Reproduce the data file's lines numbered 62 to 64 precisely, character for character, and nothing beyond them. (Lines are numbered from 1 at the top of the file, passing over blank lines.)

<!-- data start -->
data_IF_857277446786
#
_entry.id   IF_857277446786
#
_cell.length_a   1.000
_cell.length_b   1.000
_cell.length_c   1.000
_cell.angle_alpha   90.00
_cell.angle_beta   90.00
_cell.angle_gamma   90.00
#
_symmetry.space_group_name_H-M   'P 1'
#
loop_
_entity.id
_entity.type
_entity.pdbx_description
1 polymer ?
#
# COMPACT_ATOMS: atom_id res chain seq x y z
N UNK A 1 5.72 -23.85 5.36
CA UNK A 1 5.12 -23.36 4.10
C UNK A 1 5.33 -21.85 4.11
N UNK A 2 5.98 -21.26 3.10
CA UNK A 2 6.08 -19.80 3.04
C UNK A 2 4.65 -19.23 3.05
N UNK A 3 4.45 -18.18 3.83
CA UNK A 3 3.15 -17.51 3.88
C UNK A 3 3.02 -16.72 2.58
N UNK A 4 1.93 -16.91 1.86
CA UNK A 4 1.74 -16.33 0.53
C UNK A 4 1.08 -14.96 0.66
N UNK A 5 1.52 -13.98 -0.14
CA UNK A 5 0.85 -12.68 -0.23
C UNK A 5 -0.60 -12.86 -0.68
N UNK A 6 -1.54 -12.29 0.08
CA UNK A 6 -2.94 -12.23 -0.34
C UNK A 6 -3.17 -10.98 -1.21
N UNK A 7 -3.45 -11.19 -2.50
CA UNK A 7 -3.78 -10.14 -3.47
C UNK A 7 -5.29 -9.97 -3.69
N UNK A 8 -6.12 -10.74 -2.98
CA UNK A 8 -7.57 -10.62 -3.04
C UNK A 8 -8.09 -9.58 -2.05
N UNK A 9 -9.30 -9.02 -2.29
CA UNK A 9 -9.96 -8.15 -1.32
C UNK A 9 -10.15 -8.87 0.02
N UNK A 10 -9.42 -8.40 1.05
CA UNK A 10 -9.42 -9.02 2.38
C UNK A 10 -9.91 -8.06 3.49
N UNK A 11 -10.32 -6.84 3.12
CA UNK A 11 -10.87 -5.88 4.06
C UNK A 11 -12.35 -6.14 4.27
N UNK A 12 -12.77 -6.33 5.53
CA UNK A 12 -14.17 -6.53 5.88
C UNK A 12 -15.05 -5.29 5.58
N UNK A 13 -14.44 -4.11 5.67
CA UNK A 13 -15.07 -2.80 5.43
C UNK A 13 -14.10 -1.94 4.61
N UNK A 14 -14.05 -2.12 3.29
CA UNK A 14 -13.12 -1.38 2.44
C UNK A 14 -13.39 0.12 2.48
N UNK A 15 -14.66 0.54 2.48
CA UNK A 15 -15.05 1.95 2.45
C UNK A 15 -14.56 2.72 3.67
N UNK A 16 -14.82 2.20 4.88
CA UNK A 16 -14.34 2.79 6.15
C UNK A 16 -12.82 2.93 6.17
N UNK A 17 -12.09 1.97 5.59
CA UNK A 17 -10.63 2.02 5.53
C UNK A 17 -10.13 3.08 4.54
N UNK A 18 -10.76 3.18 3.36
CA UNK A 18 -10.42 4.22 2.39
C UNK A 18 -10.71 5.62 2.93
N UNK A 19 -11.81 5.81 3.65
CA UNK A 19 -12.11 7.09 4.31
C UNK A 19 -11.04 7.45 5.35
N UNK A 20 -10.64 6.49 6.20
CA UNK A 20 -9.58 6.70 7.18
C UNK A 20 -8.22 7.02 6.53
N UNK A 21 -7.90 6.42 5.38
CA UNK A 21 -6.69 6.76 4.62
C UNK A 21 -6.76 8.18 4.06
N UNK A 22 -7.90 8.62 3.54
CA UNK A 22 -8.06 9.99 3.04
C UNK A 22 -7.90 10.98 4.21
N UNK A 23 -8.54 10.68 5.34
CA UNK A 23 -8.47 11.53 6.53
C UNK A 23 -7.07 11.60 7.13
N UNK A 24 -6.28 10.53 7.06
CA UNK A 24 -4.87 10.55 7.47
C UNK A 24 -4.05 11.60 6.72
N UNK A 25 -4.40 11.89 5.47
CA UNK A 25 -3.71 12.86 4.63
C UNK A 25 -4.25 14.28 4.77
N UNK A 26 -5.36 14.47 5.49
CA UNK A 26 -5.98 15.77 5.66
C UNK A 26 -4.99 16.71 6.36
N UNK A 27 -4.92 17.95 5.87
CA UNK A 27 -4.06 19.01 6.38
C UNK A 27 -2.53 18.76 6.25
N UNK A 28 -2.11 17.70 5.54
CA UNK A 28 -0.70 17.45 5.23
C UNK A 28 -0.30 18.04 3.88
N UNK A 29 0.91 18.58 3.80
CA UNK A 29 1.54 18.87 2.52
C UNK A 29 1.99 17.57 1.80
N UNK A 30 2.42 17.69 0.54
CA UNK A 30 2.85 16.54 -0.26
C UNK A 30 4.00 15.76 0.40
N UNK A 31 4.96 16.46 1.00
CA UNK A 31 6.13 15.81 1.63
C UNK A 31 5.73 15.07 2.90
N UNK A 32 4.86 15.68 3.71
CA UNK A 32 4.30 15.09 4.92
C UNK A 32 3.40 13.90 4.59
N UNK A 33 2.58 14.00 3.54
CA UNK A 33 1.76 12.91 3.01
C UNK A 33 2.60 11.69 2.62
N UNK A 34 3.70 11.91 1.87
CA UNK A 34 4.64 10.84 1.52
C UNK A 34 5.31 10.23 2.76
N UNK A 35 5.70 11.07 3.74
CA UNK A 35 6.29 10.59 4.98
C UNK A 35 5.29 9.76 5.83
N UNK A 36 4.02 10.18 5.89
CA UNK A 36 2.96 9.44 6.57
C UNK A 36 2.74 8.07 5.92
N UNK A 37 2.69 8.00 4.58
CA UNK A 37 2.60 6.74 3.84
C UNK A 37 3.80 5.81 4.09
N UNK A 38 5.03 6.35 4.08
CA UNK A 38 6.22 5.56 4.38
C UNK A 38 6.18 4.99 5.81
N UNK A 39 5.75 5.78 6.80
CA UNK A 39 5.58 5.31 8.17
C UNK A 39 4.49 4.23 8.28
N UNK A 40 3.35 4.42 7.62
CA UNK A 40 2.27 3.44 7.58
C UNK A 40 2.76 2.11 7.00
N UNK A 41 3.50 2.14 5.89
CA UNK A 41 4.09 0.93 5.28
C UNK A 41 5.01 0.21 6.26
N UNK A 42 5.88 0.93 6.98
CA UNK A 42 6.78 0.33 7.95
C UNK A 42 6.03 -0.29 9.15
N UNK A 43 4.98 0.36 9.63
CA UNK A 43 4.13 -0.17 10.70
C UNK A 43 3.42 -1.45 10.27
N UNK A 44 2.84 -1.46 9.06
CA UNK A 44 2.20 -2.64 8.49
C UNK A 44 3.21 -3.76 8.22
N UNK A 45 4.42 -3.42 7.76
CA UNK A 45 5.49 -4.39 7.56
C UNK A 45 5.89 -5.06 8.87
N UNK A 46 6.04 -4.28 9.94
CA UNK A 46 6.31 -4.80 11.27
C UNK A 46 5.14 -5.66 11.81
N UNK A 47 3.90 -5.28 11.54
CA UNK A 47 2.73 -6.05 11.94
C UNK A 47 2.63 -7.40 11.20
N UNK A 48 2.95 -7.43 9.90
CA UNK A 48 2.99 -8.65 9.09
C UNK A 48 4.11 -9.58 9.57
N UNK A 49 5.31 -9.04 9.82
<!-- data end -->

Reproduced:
C UNK A 14 -13.39 0.12 2.48
N UNK A 15 -14.66 0.54 2.48
CA UNK A 15 -15.05 1.95 2.45